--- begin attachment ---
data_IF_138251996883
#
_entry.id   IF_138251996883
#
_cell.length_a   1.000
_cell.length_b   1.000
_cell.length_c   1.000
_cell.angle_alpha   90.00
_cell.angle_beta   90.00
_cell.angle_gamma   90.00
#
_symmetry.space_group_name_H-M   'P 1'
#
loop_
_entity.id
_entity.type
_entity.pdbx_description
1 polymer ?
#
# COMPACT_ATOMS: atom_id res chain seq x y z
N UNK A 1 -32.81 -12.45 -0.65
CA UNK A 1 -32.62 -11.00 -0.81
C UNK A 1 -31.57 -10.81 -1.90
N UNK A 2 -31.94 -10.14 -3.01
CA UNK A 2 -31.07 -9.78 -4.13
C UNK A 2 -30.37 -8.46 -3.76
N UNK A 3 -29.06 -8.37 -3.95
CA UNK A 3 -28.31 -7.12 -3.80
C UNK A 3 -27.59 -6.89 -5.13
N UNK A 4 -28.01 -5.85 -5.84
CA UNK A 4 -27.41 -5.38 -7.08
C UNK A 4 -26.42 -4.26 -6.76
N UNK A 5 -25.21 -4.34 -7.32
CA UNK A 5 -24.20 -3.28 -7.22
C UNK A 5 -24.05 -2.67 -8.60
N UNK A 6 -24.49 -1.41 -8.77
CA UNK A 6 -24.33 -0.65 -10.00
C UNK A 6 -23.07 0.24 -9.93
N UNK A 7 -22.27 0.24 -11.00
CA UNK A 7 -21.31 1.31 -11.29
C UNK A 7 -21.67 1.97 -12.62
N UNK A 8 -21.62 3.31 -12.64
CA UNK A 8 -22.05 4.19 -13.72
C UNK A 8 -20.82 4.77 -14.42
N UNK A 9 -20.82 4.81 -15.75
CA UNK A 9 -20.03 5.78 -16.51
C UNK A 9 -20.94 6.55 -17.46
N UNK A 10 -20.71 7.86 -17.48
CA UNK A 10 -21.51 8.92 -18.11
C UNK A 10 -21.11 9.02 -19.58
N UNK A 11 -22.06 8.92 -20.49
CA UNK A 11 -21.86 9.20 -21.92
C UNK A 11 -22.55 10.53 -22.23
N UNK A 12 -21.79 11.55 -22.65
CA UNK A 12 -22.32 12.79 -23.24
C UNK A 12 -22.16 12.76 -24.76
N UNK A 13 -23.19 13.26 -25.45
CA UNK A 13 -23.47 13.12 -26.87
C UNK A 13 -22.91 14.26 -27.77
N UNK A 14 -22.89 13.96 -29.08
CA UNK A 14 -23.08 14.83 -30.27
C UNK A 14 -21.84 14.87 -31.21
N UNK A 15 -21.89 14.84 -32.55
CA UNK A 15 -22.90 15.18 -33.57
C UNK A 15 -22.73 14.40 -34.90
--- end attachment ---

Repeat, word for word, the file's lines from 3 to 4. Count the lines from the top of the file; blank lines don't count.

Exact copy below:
_entry.id   IF_138251996883
#